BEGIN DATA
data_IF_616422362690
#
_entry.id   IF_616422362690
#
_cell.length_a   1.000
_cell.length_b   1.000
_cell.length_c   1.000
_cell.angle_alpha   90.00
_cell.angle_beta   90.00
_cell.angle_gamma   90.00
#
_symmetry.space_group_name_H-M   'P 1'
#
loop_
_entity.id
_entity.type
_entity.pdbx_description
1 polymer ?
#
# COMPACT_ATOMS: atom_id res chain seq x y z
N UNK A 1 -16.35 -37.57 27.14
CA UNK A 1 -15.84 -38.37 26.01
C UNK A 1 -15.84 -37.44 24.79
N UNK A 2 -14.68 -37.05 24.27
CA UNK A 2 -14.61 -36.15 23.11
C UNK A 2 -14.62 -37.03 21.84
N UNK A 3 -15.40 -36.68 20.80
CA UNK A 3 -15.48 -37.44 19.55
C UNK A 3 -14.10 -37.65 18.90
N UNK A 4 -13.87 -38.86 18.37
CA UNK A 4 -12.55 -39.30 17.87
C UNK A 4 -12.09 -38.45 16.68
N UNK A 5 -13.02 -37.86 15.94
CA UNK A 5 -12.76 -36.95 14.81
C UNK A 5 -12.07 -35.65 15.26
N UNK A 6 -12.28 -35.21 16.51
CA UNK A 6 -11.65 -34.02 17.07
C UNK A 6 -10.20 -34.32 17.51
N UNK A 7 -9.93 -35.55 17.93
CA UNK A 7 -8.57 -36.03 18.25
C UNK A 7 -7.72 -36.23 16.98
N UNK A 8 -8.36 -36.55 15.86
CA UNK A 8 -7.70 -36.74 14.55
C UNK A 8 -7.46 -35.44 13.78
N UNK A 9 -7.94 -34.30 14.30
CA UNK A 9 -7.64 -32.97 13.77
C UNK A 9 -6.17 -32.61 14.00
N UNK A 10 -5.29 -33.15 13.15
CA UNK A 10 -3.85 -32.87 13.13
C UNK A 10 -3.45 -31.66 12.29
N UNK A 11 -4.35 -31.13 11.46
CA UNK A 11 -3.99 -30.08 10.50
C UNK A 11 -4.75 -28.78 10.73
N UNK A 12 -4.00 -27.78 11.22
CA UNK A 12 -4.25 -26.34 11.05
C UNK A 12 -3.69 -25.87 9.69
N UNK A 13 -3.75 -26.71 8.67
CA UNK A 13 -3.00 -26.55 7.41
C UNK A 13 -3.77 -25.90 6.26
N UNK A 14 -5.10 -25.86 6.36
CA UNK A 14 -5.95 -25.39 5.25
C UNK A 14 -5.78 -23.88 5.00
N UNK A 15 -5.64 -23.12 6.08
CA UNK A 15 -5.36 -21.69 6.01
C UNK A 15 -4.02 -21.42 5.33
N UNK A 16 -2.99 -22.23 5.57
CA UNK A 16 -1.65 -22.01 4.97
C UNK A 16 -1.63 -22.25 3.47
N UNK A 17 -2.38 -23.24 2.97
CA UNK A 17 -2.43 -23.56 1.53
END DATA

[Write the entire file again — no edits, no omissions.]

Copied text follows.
data_IF_616422362690
#
_entry.id   IF_616422362690
#
_cell.length_a   1.000
_cell.length_b   1.000
_cell.length_c   1.000
_cell.angle_alpha   90.00
_cell.angle_beta   90.00
_cell.angle_gamma   90.00
#
_symmetry.space_group_name_H-M   'P 1'
#
loop_
_entity.id
_entity.type
_entity.pdbx_description
1 polymer ?
#
# COMPACT_ATOMS: atom_id res chain seq x y z
N UNK A 1 -16.35 -37.57 27.14
CA UNK A 1 -15.84 -38.37 26.01
C UNK A 1 -15.84 -37.44 24.79
N UNK A 2 -14.68 -37.05 24.27
CA UNK A 2 -14.61 -36.15 23.11
C UNK A 2 -14.62 -37.03 21.84
N UNK A 3 -15.40 -36.68 20.80
CA UNK A 3 -15.48 -37.44 19.55
C UNK A 3 -14.10 -37.65 18.90
N UNK A 4 -13.87 -38.86 18.37
CA UNK A 4 -12.55 -39.30 17.87
C UNK A 4 -12.09 -38.45 16.68
N UNK A 5 -13.02 -37.86 15.94
CA UNK A 5 -12.76 -36.95 14.81
C UNK A 5 -12.07 -35.65 15.26
N UNK A 6 -12.28 -35.21 16.51
CA UNK A 6 -11.65 -34.02 17.07
C UNK A 6 -10.20 -34.32 17.51
N UNK A 7 -9.93 -35.55 17.93
CA UNK A 7 -8.57 -36.03 18.25
C UNK A 7 -7.72 -36.23 16.98
N UNK A 8 -8.36 -36.55 15.86
CA UNK A 8 -7.70 -36.74 14.55
C UNK A 8 -7.46 -35.44 13.78
N UNK A 9 -7.94 -34.30 14.30
CA UNK A 9 -7.64 -32.97 13.77
C UNK A 9 -6.17 -32.61 14.00
N UNK A 10 -5.29 -33.15 13.15
CA UNK A 10 -3.85 -32.87 13.13
C UNK A 10 -3.45 -31.66 12.29
N UNK A 11 -4.35 -31.13 11.46
CA UNK A 11 -3.99 -30.08 10.50
C UNK A 11 -4.75 -28.78 10.73
N UNK A 12 -4.00 -27.78 11.22
CA UNK A 12 -4.25 -26.34 11.05
C UNK A 12 -3.69 -25.87 9.69
N UNK A 13 -3.75 -26.71 8.67
CA UNK A 13 -3.00 -26.55 7.41
C UNK A 13 -3.77 -25.90 6.26
N UNK A 14 -5.10 -25.86 6.36
CA UNK A 14 -5.95 -25.39 5.25
C UNK A 14 -5.78 -23.88 5.00
N UNK A 15 -5.64 -23.12 6.08
CA UNK A 15 -5.36 -21.69 6.01
C UNK A 15 -4.02 -21.42 5.33
N UNK A 16 -2.99 -22.23 5.57
CA UNK A 16 -1.65 -22.01 4.97
C UNK A 16 -1.63 -22.25 3.47
N UNK A 17 -2.38 -23.24 2.97
CA UNK A 17 -2.43 -23.56 1.53